Cheriton Fitzpaine v Erratics Cricket Club Erratics on Sat 24 Apr 2021 at 1.30pm
Erratics Cricket Club Won by 35 Runs

Match report Fortune favours the Chave.

I've always been someone who's happiest when expectations are low. I was relieved, therefore, to learn that my selection for the hotly contested starting eleven at Cheriton Fitzpaine was based not on my cricket but on my writing of match reports: relieved that I wasn't expected to overachieve on the field, but still a bit anxious that I'd have to produce a good report in order to justify that selection. Imagine how pleased, then, I was to learn that it was the rapidity and reliability of my reporting and not its quality that led to my inclusion. No stress, no pressure: I could just enjoy an afternoon in the thin April sunshine and biting east wind. And what was there not to enjoy. The Cheriton ground is a bit of a Brigadoon of a place, only appearing every now and then to lucky cricketers ... and never appearing to others. On this early-season Saturday, the trees around the ground were still trying to decide if the sun meant it really was spring or the wind that seemed to have blown straight in from Siberia meant it was still winter after all. My dad, wrapped up in blankets and coats, decided it was the latter and headed off before frostbite set in.

He'd had time to see his grandson's delightful 32-ball 41. Opening with Tom B-H, Fraser had faced a steady diet of leg-side long hops and had dealt with them unerringly, hitting eight fours including five in Greg Cole's first two overs of intense but inconsistent off spin. It was a debt that would be repaid. Bennett-Hughes perished in the fifth over, popping up a catch to Nick Guscott at midwicket off Sean Carter. TB-H was one of only two failures (neither abject) in an Erratics innings that progressed with a surprising smoothness. Nigel joined Fraser and took a liking to the second string of bowlers, Oscar Lightfoot and Ash Wreford. The latter dismissed Fraser, well caught low down at square leg by Sean Carter, when he failed for once to nail a pull shot.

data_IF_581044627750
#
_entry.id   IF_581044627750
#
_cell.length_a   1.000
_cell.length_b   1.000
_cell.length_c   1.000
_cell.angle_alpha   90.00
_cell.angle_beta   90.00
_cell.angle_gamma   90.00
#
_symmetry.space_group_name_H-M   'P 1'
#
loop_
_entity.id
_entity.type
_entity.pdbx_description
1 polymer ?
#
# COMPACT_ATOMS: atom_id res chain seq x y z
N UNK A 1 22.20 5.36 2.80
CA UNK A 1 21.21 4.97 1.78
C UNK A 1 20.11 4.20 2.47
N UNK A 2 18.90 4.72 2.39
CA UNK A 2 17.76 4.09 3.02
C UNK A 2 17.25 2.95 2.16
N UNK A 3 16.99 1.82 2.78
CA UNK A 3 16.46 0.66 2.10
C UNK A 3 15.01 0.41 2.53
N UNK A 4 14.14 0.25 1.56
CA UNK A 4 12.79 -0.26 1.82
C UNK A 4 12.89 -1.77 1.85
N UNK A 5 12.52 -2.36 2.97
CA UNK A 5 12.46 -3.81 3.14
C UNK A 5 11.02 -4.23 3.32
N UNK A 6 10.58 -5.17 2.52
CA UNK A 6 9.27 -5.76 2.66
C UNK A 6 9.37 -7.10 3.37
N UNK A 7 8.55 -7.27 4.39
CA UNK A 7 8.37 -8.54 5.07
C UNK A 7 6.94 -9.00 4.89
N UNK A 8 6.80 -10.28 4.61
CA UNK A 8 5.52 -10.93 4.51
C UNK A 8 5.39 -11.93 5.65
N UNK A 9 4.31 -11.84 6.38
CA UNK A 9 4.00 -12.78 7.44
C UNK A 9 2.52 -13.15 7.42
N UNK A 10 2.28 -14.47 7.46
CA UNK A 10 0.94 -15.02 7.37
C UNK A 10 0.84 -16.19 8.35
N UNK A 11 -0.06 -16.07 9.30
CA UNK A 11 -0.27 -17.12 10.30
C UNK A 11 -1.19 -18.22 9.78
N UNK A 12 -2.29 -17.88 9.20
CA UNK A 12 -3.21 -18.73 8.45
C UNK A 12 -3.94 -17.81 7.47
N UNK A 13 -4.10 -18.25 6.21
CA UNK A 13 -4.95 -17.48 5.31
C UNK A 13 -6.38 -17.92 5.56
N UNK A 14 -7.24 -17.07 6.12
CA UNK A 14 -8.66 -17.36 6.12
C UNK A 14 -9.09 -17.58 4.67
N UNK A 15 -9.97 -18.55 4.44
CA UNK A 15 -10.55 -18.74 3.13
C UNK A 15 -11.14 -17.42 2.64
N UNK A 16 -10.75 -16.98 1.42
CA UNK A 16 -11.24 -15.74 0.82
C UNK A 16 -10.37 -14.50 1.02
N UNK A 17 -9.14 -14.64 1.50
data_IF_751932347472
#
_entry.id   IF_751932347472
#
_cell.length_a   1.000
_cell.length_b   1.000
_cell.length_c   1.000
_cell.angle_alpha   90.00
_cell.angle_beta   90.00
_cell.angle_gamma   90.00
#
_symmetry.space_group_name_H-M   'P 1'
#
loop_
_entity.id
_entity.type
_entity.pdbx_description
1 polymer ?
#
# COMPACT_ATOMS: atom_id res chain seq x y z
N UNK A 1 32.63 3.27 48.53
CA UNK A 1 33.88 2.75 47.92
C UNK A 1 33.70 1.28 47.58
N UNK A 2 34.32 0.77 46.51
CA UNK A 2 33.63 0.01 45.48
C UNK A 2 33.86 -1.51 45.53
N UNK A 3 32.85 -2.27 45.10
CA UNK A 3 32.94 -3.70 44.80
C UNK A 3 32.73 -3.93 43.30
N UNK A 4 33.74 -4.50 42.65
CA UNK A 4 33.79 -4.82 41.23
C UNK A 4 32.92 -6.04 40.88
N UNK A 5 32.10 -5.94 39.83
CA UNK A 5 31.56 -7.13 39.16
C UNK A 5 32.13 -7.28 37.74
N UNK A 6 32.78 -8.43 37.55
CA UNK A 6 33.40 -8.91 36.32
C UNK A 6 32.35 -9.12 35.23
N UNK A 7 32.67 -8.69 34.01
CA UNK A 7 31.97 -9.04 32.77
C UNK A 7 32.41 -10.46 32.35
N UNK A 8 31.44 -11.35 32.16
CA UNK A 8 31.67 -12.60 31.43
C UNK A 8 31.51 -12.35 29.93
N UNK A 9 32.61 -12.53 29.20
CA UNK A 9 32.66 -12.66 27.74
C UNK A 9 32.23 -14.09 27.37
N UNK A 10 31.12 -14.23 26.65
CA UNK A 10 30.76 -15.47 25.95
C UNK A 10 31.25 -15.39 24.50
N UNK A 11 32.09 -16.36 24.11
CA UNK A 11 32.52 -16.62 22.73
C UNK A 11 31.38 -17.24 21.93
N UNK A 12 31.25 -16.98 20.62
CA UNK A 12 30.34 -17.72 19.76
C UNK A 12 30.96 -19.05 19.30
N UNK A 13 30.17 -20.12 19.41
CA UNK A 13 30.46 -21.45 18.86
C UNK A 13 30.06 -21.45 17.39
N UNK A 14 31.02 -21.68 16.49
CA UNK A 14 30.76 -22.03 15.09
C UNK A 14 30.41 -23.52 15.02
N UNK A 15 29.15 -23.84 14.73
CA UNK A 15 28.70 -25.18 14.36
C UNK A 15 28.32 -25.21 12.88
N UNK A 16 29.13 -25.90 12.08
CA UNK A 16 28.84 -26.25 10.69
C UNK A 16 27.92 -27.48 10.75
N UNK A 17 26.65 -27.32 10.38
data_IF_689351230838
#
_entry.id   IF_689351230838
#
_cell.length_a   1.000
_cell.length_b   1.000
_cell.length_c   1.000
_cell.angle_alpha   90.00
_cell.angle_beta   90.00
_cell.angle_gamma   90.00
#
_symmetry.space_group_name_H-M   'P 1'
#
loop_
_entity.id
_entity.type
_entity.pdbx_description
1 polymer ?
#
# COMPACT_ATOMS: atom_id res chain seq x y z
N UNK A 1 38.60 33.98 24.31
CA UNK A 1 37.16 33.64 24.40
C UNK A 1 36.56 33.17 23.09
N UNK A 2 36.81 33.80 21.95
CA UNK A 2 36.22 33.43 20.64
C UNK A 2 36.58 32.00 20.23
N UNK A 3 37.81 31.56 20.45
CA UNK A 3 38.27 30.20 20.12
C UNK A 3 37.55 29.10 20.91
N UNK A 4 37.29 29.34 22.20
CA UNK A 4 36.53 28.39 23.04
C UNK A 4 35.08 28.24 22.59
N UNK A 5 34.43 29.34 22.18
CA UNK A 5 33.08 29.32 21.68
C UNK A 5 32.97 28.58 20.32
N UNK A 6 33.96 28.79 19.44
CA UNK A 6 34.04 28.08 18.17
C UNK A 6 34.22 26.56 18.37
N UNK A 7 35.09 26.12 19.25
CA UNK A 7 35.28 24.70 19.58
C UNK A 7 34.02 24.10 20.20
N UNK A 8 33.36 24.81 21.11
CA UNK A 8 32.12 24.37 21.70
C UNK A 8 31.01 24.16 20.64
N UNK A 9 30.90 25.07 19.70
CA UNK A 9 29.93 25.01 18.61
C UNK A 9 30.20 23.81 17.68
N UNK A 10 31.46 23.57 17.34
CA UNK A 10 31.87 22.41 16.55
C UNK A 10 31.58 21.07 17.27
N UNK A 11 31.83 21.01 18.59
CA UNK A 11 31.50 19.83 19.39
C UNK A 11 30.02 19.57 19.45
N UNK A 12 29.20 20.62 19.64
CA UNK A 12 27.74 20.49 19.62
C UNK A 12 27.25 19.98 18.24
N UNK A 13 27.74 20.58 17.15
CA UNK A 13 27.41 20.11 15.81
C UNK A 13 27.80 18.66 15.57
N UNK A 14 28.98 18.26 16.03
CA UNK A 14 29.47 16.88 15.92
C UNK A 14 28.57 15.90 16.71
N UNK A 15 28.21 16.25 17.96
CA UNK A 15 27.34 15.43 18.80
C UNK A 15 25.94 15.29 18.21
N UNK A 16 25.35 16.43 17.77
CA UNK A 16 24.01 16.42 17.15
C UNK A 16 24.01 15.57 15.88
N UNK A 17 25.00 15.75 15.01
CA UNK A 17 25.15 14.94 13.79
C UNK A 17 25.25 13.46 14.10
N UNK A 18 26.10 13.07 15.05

Martin Wright joined Nigel and soon joined the party. As it says in Proverbs 21:26, the Wrighteous gives and does not hold back. A couple of Ranji-esque leg glances kept the scoring rate high. Andy Dale's left-arm orthodox was introduced, and Nigel greeted his first ball aggressively, using his feet to get nowhere near the ball and being stumped by about a furlong. Jonathan quickly (but not abjectly) followed Nigel to the same bowler, and Siva and Martin joined forces for the biggest partnership of the innings. Martin's fifty (off 70 balls) was a innings of backbone and the backbone of the innings. At the other end, Siva just had fun. Watching him line up, Sean Carter commented to Fraser, the square-leg umpire, that Siva looked too correct and wouldn't be able to hit the ball off the square. Hmmm. Has anyone else ever noticed that Subramanian almost contains Bradman? On this day, scoring 26 off his last eight balls, it was more Substokesian than Subbradmanian. By the time he was out, we were 206 for five in the 35th over. Martin, Matt Crawford and Duncan Chave shepherded us to tea at 236 from our allotted 40 overs.

For the record, I'd like to note three things:

1. That Colin White, the Cheriton skipper, used eight bowlers;
2. That he never - even during the Subramanian spree - set more boundary riders than you'd see in a T20 power play;
3. The Erratics hit no sixes (36 fours) even though the far square boundary was close enough that a fleet-footed (or ball-shy) fielder would be on the rope saving (or failing to save) the single.

Ben Youngman started off up the hill, with the short leg-side boundary, and Mark Hailwood bowled down. Funny thing, perception, but watching one bowler pony-step in and the other glide to the stumps you'd have thought it the other way round. But this was a day to challenge perception. Duncan and I talked a lot about dimensions. He learned how to place his fielders through Subbuteo cricket, a very two-dimensional game, but struggled through Cheriton's innings with the third dimension: height.

Several times he had fielders positioned perfectly in pure latitude-longitude terms but badly out of position when you take the vertical into account. In general, Cheriton exploited that extra dimension better than we did, hitting sixes and lofted fours, mostly to the short boundary. There was another strange effect reported by several of us on that shorter side: the ball seemed to fade in and out as it headed our way. Siva, Fraser and I attributed that to a wormhole in space-time being partially open at the time (remember the Brigadoon allusion at the start of this promptly delivered report and it all starts to make sense); though it might have been Siva's astigmatism, my having the wrong glasses and Fraser's arms having grown six inches during the close season.